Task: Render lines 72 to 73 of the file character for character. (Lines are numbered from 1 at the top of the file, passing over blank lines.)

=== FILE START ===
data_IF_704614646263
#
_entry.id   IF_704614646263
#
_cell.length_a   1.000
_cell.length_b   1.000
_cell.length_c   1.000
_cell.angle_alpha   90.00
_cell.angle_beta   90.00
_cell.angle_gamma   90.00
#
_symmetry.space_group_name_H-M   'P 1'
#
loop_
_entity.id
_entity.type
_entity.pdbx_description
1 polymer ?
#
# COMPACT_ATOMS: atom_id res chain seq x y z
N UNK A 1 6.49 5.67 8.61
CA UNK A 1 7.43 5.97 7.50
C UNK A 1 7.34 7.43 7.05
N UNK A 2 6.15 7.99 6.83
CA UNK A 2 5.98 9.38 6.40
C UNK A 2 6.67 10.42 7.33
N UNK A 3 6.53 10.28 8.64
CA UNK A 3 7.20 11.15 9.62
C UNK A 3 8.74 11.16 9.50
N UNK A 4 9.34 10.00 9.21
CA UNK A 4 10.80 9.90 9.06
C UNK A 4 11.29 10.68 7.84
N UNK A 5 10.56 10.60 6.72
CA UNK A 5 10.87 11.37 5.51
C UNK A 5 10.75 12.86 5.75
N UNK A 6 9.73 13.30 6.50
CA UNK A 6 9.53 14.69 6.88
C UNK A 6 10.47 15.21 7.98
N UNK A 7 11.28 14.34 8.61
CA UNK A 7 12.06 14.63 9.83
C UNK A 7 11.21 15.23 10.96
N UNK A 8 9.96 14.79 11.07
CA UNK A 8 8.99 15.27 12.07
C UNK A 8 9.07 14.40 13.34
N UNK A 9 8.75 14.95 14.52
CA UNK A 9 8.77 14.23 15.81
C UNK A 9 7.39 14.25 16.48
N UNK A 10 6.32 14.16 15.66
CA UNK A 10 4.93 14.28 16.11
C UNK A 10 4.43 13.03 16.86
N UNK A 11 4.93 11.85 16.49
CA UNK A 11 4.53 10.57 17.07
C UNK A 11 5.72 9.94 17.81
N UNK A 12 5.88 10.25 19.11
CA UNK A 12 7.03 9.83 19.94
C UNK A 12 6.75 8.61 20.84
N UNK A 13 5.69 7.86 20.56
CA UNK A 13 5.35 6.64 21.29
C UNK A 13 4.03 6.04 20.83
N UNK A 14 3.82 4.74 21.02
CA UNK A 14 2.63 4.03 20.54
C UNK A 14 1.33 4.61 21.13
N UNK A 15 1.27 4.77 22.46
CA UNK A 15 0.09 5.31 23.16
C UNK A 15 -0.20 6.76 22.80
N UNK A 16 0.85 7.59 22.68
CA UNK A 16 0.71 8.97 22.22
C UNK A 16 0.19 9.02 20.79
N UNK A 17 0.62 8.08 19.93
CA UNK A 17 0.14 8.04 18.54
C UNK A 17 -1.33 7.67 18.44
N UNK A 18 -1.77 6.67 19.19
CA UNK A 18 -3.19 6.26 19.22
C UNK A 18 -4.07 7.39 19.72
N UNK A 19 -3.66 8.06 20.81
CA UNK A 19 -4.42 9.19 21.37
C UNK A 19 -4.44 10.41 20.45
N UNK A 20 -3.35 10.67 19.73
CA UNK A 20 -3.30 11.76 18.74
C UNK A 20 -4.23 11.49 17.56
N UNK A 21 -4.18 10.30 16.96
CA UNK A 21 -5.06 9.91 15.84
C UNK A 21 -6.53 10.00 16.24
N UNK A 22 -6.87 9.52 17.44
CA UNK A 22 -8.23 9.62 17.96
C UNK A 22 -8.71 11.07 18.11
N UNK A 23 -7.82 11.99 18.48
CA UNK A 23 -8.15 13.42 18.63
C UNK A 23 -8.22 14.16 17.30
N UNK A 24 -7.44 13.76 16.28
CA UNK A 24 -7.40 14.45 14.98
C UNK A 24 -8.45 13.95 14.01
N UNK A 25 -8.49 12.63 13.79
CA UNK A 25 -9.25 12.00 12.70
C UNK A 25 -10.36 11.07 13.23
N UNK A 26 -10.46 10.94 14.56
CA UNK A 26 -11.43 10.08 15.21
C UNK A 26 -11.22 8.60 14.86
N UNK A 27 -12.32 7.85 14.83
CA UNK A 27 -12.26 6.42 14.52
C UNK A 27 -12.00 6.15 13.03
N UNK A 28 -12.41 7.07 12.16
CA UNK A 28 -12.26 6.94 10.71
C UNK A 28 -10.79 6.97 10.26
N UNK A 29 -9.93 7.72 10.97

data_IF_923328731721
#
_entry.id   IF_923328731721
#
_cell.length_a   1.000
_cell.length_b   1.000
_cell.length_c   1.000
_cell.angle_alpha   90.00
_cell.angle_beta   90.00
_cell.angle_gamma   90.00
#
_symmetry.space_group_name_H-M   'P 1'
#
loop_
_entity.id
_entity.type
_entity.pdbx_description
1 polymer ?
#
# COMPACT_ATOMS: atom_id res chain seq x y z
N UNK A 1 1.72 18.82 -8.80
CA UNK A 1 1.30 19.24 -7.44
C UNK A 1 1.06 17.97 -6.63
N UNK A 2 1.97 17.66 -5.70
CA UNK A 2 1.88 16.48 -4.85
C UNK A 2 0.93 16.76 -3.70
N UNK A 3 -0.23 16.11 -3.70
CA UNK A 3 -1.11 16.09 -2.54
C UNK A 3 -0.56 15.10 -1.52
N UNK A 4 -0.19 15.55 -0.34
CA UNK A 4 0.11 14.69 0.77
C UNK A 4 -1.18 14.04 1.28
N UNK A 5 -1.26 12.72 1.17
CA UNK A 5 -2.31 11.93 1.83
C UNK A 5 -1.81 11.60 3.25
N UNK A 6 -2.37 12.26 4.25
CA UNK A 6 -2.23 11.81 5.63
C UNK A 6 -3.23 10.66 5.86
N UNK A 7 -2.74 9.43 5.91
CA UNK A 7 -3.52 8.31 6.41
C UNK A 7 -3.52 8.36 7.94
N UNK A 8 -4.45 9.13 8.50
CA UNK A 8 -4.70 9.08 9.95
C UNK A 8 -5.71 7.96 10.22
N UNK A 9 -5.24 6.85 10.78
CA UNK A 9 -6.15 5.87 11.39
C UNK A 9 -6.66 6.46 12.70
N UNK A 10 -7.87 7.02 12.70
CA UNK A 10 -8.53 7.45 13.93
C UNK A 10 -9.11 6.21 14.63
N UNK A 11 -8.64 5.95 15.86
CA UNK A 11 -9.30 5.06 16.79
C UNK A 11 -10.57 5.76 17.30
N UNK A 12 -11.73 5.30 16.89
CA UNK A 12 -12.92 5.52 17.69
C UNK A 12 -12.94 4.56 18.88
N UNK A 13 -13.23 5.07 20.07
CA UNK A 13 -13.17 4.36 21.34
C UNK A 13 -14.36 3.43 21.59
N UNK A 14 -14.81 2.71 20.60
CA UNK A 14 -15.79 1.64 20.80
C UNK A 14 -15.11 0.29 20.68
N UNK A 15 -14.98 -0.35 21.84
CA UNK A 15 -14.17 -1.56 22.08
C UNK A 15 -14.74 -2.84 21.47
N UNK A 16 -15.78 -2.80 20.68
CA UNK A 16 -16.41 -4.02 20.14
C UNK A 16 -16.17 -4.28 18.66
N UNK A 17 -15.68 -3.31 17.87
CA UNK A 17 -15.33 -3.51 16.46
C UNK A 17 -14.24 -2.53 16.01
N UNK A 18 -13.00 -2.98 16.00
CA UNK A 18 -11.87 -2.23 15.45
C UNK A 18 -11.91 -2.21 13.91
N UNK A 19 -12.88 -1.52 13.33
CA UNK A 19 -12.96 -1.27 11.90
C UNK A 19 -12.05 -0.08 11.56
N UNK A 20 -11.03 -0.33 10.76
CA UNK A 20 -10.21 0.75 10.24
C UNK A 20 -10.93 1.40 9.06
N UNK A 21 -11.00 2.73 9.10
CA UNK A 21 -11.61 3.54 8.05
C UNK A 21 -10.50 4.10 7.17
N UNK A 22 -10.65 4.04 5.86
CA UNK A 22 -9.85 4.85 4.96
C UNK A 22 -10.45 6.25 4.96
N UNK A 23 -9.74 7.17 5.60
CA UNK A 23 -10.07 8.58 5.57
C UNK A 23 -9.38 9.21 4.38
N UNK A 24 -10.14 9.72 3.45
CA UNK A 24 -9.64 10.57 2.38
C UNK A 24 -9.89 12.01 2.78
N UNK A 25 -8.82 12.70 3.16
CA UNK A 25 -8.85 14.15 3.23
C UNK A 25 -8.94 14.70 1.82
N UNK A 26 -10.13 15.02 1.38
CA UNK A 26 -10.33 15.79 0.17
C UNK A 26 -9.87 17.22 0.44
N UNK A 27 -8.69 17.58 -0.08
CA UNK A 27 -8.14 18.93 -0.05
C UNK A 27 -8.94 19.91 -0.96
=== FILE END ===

N UNK A 18 -1.77 6.67 19.19
CA UNK A 18 -3.19 6.26 19.22